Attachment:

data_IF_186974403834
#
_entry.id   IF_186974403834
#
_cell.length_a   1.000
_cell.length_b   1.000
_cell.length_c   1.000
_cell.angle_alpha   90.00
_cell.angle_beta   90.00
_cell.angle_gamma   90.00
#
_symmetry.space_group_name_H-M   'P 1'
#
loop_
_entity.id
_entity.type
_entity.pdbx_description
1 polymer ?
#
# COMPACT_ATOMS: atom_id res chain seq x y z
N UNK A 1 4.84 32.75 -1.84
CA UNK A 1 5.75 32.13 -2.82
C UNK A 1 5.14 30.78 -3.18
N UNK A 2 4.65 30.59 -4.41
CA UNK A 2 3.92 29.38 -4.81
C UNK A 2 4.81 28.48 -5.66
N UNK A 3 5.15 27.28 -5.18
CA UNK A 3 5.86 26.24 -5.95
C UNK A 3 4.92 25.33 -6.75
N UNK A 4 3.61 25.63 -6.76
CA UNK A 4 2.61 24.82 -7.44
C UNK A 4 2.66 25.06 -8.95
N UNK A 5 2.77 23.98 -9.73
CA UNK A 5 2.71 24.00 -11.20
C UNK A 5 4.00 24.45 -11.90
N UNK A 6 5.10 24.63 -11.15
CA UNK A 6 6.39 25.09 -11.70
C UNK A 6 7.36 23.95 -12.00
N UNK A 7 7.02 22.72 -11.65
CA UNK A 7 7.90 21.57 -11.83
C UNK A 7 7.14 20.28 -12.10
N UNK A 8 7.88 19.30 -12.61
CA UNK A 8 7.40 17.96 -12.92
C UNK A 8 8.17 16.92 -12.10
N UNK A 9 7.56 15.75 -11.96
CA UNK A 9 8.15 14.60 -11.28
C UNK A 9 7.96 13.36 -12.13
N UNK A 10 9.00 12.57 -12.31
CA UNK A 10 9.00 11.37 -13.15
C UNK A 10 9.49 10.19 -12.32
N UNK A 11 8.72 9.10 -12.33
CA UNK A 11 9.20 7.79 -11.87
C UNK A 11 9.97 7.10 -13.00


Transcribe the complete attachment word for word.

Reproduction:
data_IF_186974403834
#
_entry.id   IF_186974403834
#
_cell.length_a   1.000
_cell.length_b   1.000
_cell.length_c   1.000
_cell.angle_alpha   90.00
_cell.angle_beta   90.00
_cell.angle_gamma   90.00
#
_symmetry.space_group_name_H-M   'P 1'
#
loop_
_entity.id
_entity.type
_entity.pdbx_description
1 polymer ?
#
# COMPACT_ATOMS: atom_id res chain seq x y z
N UNK A 1 4.84 32.75 -1.84
CA UNK A 1 5.75 32.13 -2.82
C UNK A 1 5.14 30.78 -3.18
N UNK A 2 4.65 30.59 -4.41
CA UNK A 2 3.92 29.38 -4.81
C UNK A 2 4.81 28.48 -5.66
N UNK A 3 5.15 27.28 -5.18
CA UNK A 3 5.86 26.24 -5.95
C UNK A 3 4.92 25.33 -6.75
N UNK A 4 3.61 25.63 -6.76
CA UNK A 4 2.61 24.82 -7.44
C UNK A 4 2.66 25.06 -8.95
N UNK A 5 2.77 23.98 -9.73
CA UNK A 5 2.71 24.00 -11.20
C UNK A 5 4.00 24.45 -11.90
N UNK A 6 5.10 24.63 -11.15
CA UNK A 6 6.39 25.09 -11.70
C UNK A 6 7.36 23.95 -12.00
N UNK A 7 7.02 22.72 -11.65
CA UNK A 7 7.90 21.57 -11.83
C UNK A 7 7.14 20.28 -12.10
N UNK A 8 7.88 19.30 -12.61
CA UNK A 8 7.40 17.96 -12.92
C UNK A 8 8.17 16.92 -12.10
N UNK A 9 7.56 15.75 -11.96
CA UNK A 9 8.15 14.60 -11.28
C UNK A 9 7.96 13.36 -12.13
N UNK A 10 9.00 12.57 -12.31
CA UNK A 10 9.00 11.37 -13.15
C UNK A 10 9.49 10.19 -12.32
N UNK A 11 8.72 9.10 -12.33
CA UNK A 11 9.20 7.79 -11.87
C UNK A 11 9.97 7.10 -13.00